Budget airlines pushed them towards extinction, now rising awareness about plane emissions is sparking a night train renaissance
With travel restrictions set to be eased across Europe from 1 July, the continent is preparing to welcome visitors back. But travellers’ aspirations appear to have shifted during the pandemic, amid growing concern about the climate crisis.
Research suggests that rising awareness about aviation emissions has led many to reevaluate their relationship with flying during lockdown. A study by Cardiff University found that almost half (47 per cent) of UK travellers plan to fly less after the pandemic.
Those shunning the skies will soon have more overland options to choose from in Europe, as the continent’s night trains come out of retirement.
Pushed towards extinction by budget airlines, Europe’s forgotten sleeper services are being revived as travellers seek sustainable transport options, and revel in taking it slowly. Nightjet, the Austrian rail operator, and Snälltåget from Sweden, are among those relaunching overnight services between EU cities.
Startups are also sensing opportunity. European Sleeper, an upstart railway company, raised €500,000 (£430,000) in seed capital in May to launch a sleeper service between Brussels and Prague. That service, calling at Amsterdam and Berlin, is scheduled to commence in April 2022.
Then there’s French startup, Midnight Trains, which last week announced that it was rebooting the sleeper train concept entirely with a fleet of rolling hotels. The firm’s carriages will feature plush private bedrooms, bathrooms, dining cars and even cocktail bars.
Midnight Trains plans to join the dots between 10 European cities, including Paris, Barcelona, Berlin, Copenhagen and Edinburgh. Adrien Aumont, one of its co-founders, told Positive News that he wants to provide a genuine, affordable alternative to air travel.
“Night trains operators have not innovated on the product and its experience for a long time,” he said. “Reinventing the experience was the only way to make it the most comfortable and sustainable transportation medium of our times, and to create a credible alternative to medium-haul flights.”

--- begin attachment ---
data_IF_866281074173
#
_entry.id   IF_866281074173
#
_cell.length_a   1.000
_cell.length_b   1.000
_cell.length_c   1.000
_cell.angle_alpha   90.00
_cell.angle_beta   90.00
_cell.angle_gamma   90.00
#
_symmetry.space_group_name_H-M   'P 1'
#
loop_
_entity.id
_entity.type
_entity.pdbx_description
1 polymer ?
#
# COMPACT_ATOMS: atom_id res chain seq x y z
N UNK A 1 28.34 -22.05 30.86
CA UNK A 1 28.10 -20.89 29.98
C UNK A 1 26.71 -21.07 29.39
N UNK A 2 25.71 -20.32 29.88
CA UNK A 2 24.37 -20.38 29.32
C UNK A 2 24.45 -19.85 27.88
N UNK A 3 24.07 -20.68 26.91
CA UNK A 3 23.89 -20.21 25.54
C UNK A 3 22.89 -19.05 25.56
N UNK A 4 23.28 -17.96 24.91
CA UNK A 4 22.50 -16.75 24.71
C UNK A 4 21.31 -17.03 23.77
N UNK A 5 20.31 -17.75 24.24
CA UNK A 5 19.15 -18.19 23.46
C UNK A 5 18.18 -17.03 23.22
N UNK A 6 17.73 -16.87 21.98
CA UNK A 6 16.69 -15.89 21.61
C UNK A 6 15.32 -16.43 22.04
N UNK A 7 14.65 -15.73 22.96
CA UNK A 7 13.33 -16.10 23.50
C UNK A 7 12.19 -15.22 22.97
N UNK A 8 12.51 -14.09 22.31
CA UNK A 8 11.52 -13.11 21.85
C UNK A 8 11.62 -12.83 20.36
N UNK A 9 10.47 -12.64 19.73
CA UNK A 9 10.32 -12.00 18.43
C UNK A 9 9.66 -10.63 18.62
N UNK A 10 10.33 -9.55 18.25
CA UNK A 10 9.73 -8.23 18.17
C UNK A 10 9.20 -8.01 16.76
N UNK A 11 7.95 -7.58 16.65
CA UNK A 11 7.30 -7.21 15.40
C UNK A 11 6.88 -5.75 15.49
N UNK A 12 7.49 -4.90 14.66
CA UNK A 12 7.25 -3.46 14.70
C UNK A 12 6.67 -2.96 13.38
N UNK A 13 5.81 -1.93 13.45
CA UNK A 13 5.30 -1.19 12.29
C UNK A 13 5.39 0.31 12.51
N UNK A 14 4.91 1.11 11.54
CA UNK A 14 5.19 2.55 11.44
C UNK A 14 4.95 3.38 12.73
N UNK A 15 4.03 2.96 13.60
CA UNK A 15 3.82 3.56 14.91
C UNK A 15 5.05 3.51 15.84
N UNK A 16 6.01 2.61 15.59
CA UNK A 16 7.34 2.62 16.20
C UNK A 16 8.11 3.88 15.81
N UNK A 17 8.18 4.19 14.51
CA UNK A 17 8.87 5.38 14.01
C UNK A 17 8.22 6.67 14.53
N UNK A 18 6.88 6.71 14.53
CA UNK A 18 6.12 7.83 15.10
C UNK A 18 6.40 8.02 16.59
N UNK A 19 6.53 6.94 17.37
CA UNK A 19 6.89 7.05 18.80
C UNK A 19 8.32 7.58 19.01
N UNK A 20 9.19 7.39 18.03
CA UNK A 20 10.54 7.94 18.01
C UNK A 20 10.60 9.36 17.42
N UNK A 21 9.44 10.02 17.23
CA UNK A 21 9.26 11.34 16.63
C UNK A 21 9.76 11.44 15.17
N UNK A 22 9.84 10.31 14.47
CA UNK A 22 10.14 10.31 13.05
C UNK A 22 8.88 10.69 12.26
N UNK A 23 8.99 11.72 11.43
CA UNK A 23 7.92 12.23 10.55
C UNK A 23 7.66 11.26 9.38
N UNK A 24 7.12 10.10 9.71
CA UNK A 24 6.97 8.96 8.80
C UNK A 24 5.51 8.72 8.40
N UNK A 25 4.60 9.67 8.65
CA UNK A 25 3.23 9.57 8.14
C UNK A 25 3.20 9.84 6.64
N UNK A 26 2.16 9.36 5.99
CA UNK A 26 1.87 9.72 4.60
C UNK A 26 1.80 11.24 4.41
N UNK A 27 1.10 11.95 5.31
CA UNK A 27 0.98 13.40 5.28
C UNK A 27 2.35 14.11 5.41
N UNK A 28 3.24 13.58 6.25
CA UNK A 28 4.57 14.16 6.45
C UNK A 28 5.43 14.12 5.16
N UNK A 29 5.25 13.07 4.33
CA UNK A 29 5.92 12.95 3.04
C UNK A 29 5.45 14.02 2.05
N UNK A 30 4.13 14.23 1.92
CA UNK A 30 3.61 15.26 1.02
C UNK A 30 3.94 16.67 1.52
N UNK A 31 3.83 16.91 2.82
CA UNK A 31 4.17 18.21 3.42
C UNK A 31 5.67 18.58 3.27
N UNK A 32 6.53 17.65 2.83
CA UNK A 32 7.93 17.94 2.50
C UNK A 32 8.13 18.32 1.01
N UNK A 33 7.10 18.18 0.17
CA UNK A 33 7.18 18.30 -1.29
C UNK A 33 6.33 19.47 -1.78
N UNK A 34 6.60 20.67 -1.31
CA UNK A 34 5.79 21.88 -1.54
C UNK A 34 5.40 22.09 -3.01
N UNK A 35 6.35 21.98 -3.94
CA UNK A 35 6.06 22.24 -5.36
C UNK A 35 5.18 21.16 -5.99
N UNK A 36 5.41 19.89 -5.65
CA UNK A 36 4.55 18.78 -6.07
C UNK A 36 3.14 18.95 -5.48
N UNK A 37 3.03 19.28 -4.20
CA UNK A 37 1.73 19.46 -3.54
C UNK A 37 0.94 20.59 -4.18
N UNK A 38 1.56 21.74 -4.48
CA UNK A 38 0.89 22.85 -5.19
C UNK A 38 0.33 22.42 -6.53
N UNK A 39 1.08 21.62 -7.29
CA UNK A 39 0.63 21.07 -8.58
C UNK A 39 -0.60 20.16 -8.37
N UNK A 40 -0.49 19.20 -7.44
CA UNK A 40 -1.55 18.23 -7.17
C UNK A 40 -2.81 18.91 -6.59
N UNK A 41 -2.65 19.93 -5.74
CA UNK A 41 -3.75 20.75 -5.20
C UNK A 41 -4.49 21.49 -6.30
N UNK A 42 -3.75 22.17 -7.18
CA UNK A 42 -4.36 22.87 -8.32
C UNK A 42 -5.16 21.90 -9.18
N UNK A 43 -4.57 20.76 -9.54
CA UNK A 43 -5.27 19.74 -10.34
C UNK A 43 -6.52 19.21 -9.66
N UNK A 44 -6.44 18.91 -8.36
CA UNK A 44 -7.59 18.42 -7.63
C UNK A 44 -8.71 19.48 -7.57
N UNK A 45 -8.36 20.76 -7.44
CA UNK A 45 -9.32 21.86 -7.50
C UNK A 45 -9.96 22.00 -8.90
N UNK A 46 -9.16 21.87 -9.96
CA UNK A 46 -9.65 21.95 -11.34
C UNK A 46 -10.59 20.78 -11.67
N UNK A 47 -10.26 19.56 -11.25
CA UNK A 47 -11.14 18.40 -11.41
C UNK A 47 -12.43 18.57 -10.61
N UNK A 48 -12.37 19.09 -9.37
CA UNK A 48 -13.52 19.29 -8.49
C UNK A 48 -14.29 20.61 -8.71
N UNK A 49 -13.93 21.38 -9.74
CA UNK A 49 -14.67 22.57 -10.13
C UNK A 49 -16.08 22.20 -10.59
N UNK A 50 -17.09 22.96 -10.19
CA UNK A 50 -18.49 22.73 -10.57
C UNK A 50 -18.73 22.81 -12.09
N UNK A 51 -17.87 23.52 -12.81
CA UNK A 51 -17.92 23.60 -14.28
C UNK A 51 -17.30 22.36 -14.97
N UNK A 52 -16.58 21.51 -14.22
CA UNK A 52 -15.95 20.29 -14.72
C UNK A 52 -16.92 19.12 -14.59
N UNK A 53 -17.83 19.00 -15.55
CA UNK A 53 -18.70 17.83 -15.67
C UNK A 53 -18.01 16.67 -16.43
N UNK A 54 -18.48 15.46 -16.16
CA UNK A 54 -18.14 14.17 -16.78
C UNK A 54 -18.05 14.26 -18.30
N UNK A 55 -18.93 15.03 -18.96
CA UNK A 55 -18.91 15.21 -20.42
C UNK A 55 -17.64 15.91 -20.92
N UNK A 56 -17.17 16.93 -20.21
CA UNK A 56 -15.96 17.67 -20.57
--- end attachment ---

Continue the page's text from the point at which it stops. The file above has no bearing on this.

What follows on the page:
Midnight Trains is set to launch its first service in 2024. That will likely be Paris to Rome, which Aumont said would generate 23 times less CO2 emissions than a commercial flight doing the same route.
Before the pandemic, aviation was one of the world’s fastest growing sources of CO2. In April, the French government announced a ban on short-haul domestic flights where train alternatives exist, to try and rein in emissions. This was mainly symbolic, according to the International Council of Clean Transportation, which said that it would only impact around three per cent of the country’s domestic aviation emissions.
Nevertheless, such a move bolsters the sense that a new golden era of rail travel beckons.
“A better experience, and the climate change issue, are both driving mainstream travellers to look at train travel,” said rail industry expert Mark Smith, also known as the Man in Seat 61. “There are big challenges [for night trains], but it’s one of the most romantic ways to travel and it allows train travel to compete over very long distances where high-speed trains aren’t the answer.”
Cat Jones, founder of the no-fly travel agency Byway, which launched in lockdown, intends to incorporate more night trains into her firm’s itineraries. Byway’s Scottish Highlands trip, which includes a journey on the Caledonian Sleeper, has proven especially popular among clients. “Sleeper trains will be a huge part of what we’re doing,” said Jones.
She added: “It’s really exciting because it feels like now is the moment for slow travel. Now is the time where people stop thinking of trains as a substitute for planes, and start thinking of them as a way of holidaying and travelling differently.”
Main image: William Daigneault